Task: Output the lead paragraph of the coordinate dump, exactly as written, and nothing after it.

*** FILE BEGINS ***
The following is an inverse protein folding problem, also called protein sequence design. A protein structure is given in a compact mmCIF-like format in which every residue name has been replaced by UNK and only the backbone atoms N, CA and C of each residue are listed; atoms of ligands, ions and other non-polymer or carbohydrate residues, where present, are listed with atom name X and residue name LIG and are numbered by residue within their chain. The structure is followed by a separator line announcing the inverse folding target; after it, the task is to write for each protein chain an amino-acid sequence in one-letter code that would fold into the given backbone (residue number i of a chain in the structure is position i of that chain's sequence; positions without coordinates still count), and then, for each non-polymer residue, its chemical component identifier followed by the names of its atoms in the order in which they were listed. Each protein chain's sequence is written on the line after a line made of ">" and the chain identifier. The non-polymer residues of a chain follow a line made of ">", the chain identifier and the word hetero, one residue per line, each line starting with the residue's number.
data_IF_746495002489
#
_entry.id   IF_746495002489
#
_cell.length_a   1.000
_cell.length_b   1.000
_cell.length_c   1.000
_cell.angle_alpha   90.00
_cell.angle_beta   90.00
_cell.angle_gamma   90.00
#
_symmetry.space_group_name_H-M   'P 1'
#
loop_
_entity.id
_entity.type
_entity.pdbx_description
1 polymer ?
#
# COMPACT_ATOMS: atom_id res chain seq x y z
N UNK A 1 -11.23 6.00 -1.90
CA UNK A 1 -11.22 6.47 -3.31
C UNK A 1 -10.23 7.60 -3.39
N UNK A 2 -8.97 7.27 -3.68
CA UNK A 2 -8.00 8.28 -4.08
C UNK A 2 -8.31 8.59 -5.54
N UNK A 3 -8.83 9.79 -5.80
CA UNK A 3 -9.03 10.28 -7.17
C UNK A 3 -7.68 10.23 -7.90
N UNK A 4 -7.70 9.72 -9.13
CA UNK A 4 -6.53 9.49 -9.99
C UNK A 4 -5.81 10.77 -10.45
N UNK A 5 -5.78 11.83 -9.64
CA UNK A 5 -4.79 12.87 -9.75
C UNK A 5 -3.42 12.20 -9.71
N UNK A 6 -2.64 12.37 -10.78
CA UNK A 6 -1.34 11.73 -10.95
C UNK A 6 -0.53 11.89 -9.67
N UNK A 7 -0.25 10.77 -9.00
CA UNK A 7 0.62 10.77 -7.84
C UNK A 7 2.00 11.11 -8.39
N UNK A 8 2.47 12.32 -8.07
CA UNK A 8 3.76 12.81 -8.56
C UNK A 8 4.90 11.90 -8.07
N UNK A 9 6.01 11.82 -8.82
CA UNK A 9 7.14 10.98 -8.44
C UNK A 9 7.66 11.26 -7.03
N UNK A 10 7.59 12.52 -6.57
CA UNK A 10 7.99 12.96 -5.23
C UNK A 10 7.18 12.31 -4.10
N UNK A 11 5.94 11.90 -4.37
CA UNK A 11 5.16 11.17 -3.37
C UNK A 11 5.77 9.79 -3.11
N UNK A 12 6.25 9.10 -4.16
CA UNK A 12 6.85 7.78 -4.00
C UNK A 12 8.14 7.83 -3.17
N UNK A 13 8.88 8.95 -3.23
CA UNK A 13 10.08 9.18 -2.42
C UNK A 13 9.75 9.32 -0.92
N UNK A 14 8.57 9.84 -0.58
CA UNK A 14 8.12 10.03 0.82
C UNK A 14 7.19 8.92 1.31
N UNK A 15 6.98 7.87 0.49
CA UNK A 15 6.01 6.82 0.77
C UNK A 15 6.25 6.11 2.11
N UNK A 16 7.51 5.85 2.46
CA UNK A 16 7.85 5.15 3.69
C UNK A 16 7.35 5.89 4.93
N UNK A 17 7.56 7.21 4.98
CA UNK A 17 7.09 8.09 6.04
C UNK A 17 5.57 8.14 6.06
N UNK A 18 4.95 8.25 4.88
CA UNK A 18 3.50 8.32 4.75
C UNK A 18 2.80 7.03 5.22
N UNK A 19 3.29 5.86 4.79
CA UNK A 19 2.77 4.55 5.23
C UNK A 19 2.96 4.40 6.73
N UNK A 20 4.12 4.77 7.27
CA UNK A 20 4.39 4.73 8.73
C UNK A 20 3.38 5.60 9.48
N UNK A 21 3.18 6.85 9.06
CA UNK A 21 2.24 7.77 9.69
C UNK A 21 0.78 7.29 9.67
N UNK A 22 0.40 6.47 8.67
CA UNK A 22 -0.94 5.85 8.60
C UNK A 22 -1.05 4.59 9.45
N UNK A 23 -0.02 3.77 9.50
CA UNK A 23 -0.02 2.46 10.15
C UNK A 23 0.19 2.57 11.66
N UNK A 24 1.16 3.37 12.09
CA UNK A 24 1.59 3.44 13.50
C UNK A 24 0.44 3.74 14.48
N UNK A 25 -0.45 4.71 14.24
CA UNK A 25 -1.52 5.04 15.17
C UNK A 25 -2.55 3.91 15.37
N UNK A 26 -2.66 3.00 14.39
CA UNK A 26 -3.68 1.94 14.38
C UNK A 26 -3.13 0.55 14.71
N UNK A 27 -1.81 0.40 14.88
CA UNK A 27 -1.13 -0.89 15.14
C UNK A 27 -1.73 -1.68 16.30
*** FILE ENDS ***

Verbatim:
The following is an inverse protein folding problem, also called protein sequence design. A protein structure is given in a compact mmCIF-like format in which every residue name has been replaced by UNK and only the backbone atoms N, CA and C of each residue are listed; atoms of ligands, ions and other non-polymer or carbohydrate residues, where present, are listed with atom name X and residue name LIG and are numbered by residue within their chain. The structure is followed by a separator line announcing the inverse folding target; after it, the task is to write for each protein chain an amino-acid sequence in one-letter code that would fold into the given backbone (residue number i of a chain in the structure is position i of that chain's sequence; positions without coordinates still count), and then, for each non-polymer residue, its chemical component identifier followed by the names of its atoms in the order in which they were listed. Each protein chain's sequence is written on the line after a line made of ">" and the chain identifier. The non-polymer residues of a chain follow a line made of ">", the chain identifier and the word hetero, one residue per line, each line starting with the residue's number.